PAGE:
NCSC reveals the most hacked passwords

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Millions of people are still using easy to guess password “123456” and “qwerty” on sensitive accounts, according to a study.

The analysis conducted by the UK’s National Cyber Security Centre (NCSC) revealed the gaps in cyber knowledge that may leave people prone to exploitation.

The NCSC notes that people should use three random but memorable words together to use as a strong password. For its cyber-security survey, the NCSC analyzed the public database of accounts that have been breached in order to see which words, numbers, and phrases people used the most, according to a BBC report.

Topping the list was the password: 123456, which appeared more than 23 million times. It was followed by the string 123456789, which was clearly not that hard to crack. Other passwords in the top five included “qwerty”, “password”, and “1111111”.

The most common names that were used in passwords included Ashley, Michael, Daniel, Jessica, and Charlie, the report found.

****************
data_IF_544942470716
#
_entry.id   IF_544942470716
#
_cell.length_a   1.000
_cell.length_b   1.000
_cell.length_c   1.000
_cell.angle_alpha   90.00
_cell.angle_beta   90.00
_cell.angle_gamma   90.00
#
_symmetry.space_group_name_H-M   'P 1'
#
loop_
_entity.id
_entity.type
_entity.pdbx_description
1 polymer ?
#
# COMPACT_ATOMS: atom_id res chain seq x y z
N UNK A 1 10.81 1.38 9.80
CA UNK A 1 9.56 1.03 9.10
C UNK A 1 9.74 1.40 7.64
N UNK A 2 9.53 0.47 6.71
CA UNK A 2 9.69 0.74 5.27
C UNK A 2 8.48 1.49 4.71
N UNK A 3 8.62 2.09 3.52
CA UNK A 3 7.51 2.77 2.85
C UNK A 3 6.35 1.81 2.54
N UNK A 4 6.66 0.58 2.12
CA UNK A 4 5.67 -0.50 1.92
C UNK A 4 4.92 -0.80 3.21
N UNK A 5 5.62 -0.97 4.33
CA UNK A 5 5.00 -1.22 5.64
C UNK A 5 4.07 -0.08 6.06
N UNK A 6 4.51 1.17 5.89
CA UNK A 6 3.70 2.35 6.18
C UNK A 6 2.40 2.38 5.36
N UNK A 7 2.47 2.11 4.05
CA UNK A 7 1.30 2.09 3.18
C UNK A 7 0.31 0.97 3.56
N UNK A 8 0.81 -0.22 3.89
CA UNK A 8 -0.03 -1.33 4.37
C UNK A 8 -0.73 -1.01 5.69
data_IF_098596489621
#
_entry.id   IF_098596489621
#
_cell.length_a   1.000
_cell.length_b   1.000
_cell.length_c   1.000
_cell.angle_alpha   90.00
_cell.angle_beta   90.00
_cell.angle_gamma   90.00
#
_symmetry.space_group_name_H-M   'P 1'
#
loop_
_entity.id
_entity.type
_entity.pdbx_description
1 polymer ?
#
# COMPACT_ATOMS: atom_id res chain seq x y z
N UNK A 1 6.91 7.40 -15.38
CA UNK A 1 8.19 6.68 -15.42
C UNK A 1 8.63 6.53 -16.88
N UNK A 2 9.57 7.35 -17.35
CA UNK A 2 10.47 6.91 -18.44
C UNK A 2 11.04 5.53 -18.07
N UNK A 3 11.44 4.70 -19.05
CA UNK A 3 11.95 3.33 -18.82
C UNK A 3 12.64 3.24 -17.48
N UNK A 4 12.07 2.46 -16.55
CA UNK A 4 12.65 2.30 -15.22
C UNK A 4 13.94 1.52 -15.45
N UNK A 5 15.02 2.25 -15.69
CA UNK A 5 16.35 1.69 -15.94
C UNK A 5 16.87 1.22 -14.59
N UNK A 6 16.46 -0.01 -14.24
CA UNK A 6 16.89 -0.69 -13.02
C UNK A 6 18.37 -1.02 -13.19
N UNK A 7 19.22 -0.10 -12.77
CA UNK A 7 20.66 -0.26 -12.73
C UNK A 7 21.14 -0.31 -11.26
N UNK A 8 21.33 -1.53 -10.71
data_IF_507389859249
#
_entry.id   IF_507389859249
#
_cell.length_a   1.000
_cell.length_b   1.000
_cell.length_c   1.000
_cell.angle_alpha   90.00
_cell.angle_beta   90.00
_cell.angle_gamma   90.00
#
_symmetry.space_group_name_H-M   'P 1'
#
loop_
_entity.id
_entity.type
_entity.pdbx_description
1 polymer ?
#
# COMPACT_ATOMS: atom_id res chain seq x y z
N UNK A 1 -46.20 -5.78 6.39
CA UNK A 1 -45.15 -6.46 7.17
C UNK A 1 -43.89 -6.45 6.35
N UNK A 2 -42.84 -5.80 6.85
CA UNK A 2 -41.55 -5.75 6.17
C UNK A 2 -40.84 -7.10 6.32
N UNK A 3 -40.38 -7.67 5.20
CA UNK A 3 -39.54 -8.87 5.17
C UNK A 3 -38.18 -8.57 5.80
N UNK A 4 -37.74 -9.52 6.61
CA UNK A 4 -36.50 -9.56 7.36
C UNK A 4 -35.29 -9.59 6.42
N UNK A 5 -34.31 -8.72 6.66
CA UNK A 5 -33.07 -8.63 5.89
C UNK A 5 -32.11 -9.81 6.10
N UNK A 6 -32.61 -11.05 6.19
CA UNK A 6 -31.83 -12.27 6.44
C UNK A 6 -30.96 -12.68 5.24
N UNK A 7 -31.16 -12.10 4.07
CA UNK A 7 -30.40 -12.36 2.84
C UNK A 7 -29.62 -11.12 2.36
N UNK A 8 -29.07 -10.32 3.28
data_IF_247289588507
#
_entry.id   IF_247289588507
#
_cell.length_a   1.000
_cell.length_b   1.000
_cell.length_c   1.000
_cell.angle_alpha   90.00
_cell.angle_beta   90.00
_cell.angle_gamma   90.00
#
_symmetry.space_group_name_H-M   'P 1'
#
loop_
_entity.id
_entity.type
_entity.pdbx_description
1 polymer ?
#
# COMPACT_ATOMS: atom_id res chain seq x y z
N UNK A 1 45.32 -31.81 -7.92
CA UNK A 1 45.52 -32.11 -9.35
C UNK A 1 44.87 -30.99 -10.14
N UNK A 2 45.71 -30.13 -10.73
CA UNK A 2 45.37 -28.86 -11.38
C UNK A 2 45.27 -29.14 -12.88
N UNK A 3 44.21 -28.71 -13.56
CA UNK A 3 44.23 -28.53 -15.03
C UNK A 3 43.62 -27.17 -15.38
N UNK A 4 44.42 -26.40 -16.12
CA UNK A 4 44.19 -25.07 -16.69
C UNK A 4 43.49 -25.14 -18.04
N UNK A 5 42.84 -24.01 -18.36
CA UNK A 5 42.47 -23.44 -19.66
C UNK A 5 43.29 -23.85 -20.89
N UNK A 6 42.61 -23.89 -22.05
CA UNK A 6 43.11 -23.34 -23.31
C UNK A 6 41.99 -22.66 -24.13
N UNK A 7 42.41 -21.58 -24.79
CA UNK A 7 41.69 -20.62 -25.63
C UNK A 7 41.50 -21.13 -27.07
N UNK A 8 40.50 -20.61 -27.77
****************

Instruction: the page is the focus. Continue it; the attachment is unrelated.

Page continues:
Users also used Premier League football team names as their passwords. In terms of football team names used as a password, Liverpool is the champion with Chelsea closely following on the heels. Blink-182 topped the charts of music acts.

The people who use well-known words or names as their passwords put themselves at risk of being hacked,  said Ian Levy, technical director of the NCSC

“Nobody should protect sensitive data with something that can be guessed, like their first name, local football team or favorite band,” he said.

Earlier this year, around 772 million email IDs were reported to be exposed in a collection of files uploaded to cloud service MEGA.

This data breach was first discovered by Microsoft’s regional director and researcher Troy Hunt who called it Collection #1. Troy, who runs a website called Have I Been Pwned–a way to check whether your own email or password has been compromised by a breach at any point, said the dump was “set of email addresses and passwords totaling 2,692,818,238 rows”. Also, in total, this adds up to “1,160,253,228 unique combinations of email addresses and passwords”.



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